Is There A Speaker At The Women's March? Washington Should Expect High-Profile Guests
Donald Trump may be having trouble getting celebrities to attend his inauguration, but the Women's March on Washington, scheduled for the day after, is having no such trouble. Katy Perry is expected to attend, according to event organizers, along with Amy Schumer, Cher, Debra Messing, Julianne Moore, and others. Specific speakers have not yet been identified — the March's website states that an event program "featuring nationally recognized advocates, artists, entertainers, entrepreneurs, thought leaders, and others" will be released in the coming weeks.
With its A-list attendees, though, the March is likely to feature some powerful speakers. Feminist icon Gloria Steinem has signed on as a partner, along with Planned Parenthood, which means Steinem and PP president Cecile Richards are likely to attend and may even address crowds. Other groups that have joined the Women's March include the Trayvon Martin Foundation, Black Girls Rock, and Girls Who Code.
The Women's March — men, for the record, are welcome too — is intended as a display of protest against what Trump represents for American women, both in terms of policy and his personal behavior. He and many in his party oppose reproductive rights for women, and even Trump's so-called maternity leave plans leave a lot to be desired. Then, of course, there is the fact that he's bragged about sexual assault, called working women "a very dangerous thing," and chose to accuse a woman he'd previously called "Miss Piggy" of having a sex tape.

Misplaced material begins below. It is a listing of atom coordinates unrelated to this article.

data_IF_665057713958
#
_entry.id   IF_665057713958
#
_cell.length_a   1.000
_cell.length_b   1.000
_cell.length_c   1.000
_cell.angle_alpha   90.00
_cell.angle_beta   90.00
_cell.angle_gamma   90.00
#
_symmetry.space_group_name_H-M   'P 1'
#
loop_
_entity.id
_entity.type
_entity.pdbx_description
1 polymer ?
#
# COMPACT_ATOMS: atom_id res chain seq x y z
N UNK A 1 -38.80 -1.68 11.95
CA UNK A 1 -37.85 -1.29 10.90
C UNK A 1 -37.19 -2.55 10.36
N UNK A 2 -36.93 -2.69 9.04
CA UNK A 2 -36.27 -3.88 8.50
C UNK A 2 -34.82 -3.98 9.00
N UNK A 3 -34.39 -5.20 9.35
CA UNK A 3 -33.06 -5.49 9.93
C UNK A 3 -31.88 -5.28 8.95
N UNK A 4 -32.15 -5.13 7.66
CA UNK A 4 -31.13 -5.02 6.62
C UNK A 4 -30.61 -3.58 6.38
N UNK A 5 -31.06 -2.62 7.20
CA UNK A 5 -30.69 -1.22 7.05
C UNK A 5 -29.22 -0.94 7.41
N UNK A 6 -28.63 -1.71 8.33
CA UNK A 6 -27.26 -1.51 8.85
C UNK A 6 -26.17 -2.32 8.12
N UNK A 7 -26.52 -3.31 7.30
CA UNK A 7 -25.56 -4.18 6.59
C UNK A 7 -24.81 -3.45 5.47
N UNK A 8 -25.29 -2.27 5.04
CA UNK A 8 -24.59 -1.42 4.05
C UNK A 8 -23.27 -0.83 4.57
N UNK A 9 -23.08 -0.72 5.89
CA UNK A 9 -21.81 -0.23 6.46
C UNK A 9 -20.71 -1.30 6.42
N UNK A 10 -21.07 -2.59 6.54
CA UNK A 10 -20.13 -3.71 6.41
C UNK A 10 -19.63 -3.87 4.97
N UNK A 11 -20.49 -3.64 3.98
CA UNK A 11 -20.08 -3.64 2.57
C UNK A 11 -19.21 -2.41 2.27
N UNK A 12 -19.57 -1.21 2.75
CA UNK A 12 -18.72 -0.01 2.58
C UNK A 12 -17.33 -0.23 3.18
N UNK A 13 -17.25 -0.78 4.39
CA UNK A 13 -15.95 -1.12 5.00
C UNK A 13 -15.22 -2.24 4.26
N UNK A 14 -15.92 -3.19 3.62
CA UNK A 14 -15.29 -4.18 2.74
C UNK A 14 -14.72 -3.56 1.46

In response to all of this, organizers have released an official Women's March platform, which calls for equal pay, an Equal Rights Amendment for women, and paid family leave, among other progressive political goals. The platform lists "revolutionary leaders who paved the way for us to march," praising Gloria Steinem and bell hooks, among others. The list, surprisingly, does not include Hillary Clinton.
The platform emerges after weeks of controversy among march organizers about race and political issues. The New York Times reported that some white women changed their minds about attending the march amid Facebook posts imploring them to "listen more, talk less." The Chicago Tribune ran an editorial by Heather Wilhelm arguing that the march had morphed into "an intersectional torture chamber."
The controversy seems unlikely to dampen turnout. Over 187,000 women and allies have indicated their plans to attend the event on Facebook as of this writing, and organizers have said that they believe turnout could reach as high as 200,000. Whoever does wind up speaking will likely have a very large crowd to address.